Moral Equivalence

As ever, the current conflict has seen much of the world’s media side overtly with the Palestinians, implicitly with Hamas, given that it is Hamas who is fighting and Hamas who is holding the hostages. Even pro-Israel news articles outside Israel tend to talk about “extremists on both sides.” On some level, most people in the West can’t get the idea of “moral equivalence” out of their head. It’s like there’s a kind of Newtonian Law of Violence: for every violent action, there is an equal and opposite reaction. And, conversely, for every violent action, there must have been an equal and opposite causative action. Ergo, what happened to 1,400 Israelis was, somehow, the fault of Israeli “extremists.” Binyamin Netanyahu must, on some level, be like Hamas. I dislike Netanyahu, but he has never ordered the mass raping of Palestinian women or the beheading of Palestinian babies. Or, if not him, then “settlers” or “the Occupation” or something. Something other than pure Jew hate.

But Hamas isn’t interested in settlers or the occupation of the West Bank per se. It doesn’t distinguish between Israel within and beyond the Green Line. It speaks of “seventy-five years of occupation,” going back to the foundation of the state, and of wanting Palestine from “the River to the Sea” i.e. from the Jordan River, Israel’s eastern border, to its western border, the Mediterranean, leaving no Israel at all. It regards all Israelis as settlers. I don’t approve of the settlements on the West Bank, but seeing them as the primary issue for Hamas is just incorrect, not least as there are none in Gaza. Perhaps they are more of an issue for ordinary Palestinians on the West Bank, but that’s not who murdered 1,400 Israelis.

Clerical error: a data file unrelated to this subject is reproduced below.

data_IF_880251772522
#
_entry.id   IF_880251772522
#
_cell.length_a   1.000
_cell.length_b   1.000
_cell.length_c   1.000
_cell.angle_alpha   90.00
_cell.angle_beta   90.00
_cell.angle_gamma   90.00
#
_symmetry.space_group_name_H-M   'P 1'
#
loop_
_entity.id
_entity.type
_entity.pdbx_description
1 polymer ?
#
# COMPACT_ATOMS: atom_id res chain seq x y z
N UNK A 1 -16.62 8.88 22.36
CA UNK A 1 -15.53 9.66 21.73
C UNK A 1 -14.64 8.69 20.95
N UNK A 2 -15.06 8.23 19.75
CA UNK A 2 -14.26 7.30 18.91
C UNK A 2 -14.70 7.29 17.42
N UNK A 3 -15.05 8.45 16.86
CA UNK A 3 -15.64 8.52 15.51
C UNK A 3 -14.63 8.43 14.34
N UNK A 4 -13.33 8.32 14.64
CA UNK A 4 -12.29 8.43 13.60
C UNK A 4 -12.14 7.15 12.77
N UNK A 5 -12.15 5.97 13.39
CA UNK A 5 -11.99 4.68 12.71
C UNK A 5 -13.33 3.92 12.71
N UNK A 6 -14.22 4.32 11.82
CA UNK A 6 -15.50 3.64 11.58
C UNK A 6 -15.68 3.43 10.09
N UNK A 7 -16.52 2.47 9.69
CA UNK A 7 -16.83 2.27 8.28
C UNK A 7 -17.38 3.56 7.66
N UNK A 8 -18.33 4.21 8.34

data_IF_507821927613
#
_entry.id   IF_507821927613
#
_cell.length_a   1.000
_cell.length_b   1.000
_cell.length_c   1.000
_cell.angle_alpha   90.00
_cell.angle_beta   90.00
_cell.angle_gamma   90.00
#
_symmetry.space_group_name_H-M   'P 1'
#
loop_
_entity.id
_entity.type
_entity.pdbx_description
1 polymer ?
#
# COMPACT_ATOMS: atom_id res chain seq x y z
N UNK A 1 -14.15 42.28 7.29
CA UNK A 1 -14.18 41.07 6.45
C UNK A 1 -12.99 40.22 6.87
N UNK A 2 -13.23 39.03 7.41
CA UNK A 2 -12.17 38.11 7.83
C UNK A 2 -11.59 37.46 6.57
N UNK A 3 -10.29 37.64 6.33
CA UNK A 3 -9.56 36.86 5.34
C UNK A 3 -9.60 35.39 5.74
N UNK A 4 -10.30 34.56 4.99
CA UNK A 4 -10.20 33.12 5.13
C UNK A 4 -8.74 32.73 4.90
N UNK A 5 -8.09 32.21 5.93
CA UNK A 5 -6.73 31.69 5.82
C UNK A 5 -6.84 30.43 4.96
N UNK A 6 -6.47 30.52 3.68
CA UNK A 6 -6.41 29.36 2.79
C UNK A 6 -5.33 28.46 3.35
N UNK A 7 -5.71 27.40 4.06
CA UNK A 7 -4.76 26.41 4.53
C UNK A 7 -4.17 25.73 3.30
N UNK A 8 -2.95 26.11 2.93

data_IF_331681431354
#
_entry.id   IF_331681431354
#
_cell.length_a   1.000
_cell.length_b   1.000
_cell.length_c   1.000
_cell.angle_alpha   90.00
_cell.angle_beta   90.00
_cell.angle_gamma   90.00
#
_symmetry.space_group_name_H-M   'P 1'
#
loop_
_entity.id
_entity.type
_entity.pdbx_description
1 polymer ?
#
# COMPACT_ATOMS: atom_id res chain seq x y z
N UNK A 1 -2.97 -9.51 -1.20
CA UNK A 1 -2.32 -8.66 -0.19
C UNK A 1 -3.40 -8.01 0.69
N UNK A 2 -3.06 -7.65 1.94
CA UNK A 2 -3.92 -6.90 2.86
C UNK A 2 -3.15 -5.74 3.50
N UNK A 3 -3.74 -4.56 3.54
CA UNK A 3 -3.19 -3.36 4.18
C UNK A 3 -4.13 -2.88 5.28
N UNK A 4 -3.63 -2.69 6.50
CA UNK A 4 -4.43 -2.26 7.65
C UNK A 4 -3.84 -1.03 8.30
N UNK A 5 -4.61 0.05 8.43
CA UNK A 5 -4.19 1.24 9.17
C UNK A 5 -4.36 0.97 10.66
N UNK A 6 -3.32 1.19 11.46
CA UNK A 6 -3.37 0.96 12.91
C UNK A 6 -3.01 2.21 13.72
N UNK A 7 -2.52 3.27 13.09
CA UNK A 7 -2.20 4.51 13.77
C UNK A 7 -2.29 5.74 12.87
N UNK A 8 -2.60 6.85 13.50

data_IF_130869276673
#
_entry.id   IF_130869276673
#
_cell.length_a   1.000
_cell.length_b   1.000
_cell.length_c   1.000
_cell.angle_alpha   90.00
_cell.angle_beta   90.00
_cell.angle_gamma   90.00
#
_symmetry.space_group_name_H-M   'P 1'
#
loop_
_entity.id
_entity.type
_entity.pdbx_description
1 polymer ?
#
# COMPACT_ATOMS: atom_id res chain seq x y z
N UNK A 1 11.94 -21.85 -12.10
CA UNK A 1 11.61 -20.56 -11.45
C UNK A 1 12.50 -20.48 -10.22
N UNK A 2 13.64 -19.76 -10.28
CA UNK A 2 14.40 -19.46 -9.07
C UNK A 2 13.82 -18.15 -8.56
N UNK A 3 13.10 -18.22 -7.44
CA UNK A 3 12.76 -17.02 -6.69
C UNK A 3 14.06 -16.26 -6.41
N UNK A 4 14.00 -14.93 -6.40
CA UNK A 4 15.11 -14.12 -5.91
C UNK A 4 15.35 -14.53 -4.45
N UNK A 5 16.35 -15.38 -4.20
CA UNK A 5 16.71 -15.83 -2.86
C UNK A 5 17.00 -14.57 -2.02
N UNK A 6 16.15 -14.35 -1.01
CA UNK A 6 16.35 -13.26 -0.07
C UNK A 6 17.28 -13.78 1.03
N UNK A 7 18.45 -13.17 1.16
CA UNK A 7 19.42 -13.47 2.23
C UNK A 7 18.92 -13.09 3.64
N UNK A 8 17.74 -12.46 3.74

As for the occupation – well, Gaza isn’t occupied and hasn’t been since 2005. If the West Bank was similarly unoccupied, Israel today would be facing an even more powerful enemy, in manpower and especially in strategic position, as the West Bank forms the highland looking down on the rest of Israel. The occupation does indeed pose huge moral problems for Israel, but a unilateral withdrawal would be worse on every level, not least for Palestinians, who would almost certainly end up living under an incredibly brutal Hamas theocracy, as opposed to the present mildly brutal Fatah kleptocratic autocracy.

There is no solution to this conflict that doesn’t pose some kind of moral and strategic problem for Israel. It can’t act like a small Western European country like Belgium or Holland, just keep its head down, mind its own business and assume no one will hate it. In one of the most dangerous regions of the world, surrounded by enemies and lose-lose situations, it continually has to pick least worst options just to survive.

About the Author
Daniel Saunders is an office administrator, proofreader and copy editor living in London with his wife. He has a BA in Modern History from the University of Oxford and an MA in Library and Information Management. He blogs about Judaism, Israel and antisemitism at Living Jewishly
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